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La Sbrisolona and Galaverna

La Sbrisolona And Galaverna

Think of a sbrisolona as a buttery, crumbly almond cookie on steroids. It’s a specialty of Mantova and I saw it in many shops there on our recent trip to Italy.  But the best ones I’ve ever eaten (sorry Mantova) are from a bakery called “La Casa Del Pane” in Castell’Arquato, a  medieval village near my mother’s hometown. They’re sold in small individual portions as well as the more traditional larger size. A stop at “La Casa Del Pane” is required whenever I’m in Castell’Arquato. Jan-Feb 2010 Italy 089 This year as we approached the town, it looked even more enchanting than ever, cloaked in a mantle of white hoar frost, something I’d never seen in my life. I also learned hoarfrost is called “galaverna” in Italian. Jan-Feb 2010 Italy 092 It really looked like someone had cast a magic spell over everything – including the trees and shrubs and even the chain link fences. This isn’t snow, it’s the hoarfrost:

Jan-Feb 2010 Italy 070 It was as ephemeral as a snowflake, and was gone as soon as the sun came out: Castell'Arquato amid galaverna But I digress – back to the sbrisolona – that buttery, addictive treat. There are lots of different versions of the recipe and I saw this particular one on  The Sassy Radish’s blog, but it’s originally from Suzanne Goin’s cookbook, “Sunday Suppers at Lucques” and it’s a winner. March 2010 046 Just bring it to the table, break it open and dig in with your fingers. It’s great with a cup of coffee but even better with a glass of moscato or other sweet wine. March 2010 087 Sbrisolona
adapted from Sunday Suppers at Lucques by Suzanne Goin

Printable Recipe Here 3/4 C natural almonds (4 ounces) (I used a scant cup)
1 large egg yolk
1 T finely grated orange zest (I used 1 large orange)
1/4 t pure almond extract
1/4 t pure vanilla extract
1 C + 2 T flour
6 T cornmeal
1/2 t salt
3 1/2 oz (7 T) cold butter cut into 1/2” pieces
1/3 C granulated sugar
3 T brown sugar
Preheat the oven to 350°. Butter an 8” springform pan.
Toast the almonds for about 10 minutes until golden. Coarsely chop into bite-sized pieces.
Combine the egg yolk, orange zest and the extracts.
In another bowl, whisk together the flour, cornmeal and salt. Cut in the butter with a pastry blender or rub it in with your fingers until the mixture resembles coarse meal.
Stir in both sugars and the chopped toasted almonds.
Pour the egg yolk mixture on top and work it in gently with your hands. Be careful not to over mix; the dough should be very crumbly and look like streusel.
Pour the crumbs into the prepared pan and very gently and loosely press the crumbs mostly around the edges and just very lightly across the top; the surface should be uneven and dimpled.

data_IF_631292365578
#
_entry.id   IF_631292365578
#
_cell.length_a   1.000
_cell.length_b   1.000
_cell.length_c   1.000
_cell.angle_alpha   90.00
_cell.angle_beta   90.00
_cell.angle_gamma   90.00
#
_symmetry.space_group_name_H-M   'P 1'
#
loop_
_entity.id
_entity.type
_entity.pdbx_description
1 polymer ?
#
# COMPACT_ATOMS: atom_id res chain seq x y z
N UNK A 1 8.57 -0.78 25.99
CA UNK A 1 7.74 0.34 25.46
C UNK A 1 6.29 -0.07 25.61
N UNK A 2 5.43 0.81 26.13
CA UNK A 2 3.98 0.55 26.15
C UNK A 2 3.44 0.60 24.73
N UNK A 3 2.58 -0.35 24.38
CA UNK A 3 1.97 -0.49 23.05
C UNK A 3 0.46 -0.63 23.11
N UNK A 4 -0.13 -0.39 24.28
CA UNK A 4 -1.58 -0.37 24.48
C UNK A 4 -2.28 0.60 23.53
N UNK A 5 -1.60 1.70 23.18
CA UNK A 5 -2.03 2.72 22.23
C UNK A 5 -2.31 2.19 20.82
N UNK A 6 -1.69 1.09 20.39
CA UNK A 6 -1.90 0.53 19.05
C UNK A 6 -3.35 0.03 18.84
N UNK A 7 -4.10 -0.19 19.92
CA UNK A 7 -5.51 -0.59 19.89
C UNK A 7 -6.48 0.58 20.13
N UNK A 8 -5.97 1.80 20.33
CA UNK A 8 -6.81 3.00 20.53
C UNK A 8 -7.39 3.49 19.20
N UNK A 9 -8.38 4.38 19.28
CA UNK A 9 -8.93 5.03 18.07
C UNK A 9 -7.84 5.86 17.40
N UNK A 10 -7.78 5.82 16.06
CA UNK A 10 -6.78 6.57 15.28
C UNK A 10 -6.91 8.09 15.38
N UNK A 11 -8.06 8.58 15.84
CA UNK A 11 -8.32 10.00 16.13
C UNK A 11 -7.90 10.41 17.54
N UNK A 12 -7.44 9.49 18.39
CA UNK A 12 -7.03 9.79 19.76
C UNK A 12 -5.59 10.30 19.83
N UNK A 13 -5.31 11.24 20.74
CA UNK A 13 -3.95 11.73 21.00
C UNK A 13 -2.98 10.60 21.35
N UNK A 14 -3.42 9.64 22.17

Bake for about 40 minutes or until it is a deep golden brown. Transfer to a rack and cool completely before unmolding. Place on a platter and dig in.

This Post Has 27 Comments
  1. What gorgeous photos – the frost is just amazing. The sbrisolona looks like it would be addictive -buttery, sweet, and with almonds – can't miss delicious!

  2. You know I'm going to try that. Anything with almonds… anything crumbly. A hoar frost is truly a work of art by Mother Nature – to experience it where you did must have taken you back through time. I mourn the hoar frost when it's gone. But when your cookie-tart is gone, I can always make more!

  3. I love cornmeal in pastry. Have you ever tried freezing some of this dough unbaked to bake off later? I would love to double the recipe and have some frozen for baking another time. The hoarfrost is gorgeous and magical too. Another beautiful and interesting post!

  4. Or "vin santo", even better!
    Every time I go to Castell'Arquato it's like being trapped in a fairy tale…..and it brings back sweet memories….first time I had a date with the one who's my husband now, we went there!

  5. Linda, I learned a new word today, hoarfrost! beautiful photos, you're right it looks magical. You had the best trip! I've been wanting to make this sbrisolona for a while now, but I'm afraid I wouldn't share it, crunchy and nutty my absolute weakness! Love the packaging too.

  6. I've seen recipes for this and have wanted to try it for some time but I had a hard time visualizing what it would look like-thanks for the pictures-it looks scrumptious!

  7. Thank you so much Linda!

    You inspire me to try to do pastries. No one but you ever has ever intrigued me about trying to bake. I never learned the slightest bit about baking anything, so I am saving your recipes. I know all are FABULOUS! I can do some of the non baking ones…grin. Thank you so much for your wonderful recipes, inspiration and blog.

    I think I figured out how to post on your blog correctly…..?

    Sheryll & Critters.

  8. OMG, i've never had a sbrisolona, but now I want one. And I love your photos! Especially that one of the fence. I want to move to Italy, too!

  9. Oh dear, how could I resist this sable. I am bookmarking this one Linda. Thanks for sharing the recipe.

    Beautiful photographs too.

    Have a wonderful weekend,

  10. I love finding the local specialties in little village bakeries. It always amazes me when somthing so popular in one place is almost unheard of 20 miles aways.

  11. I saw Lidia make something similar to this, Linda. It looks so luscious, I will have to give it a try. I love your hoar-frost photos, too; what a treat to see. You live a magical life, I must say. Thanks for sharing. 🙂

  12. I have never heard of a sbrisolona but I can see it is something I would love. I have printed to recipe to make it. Thanks! BTW I so love your photos!

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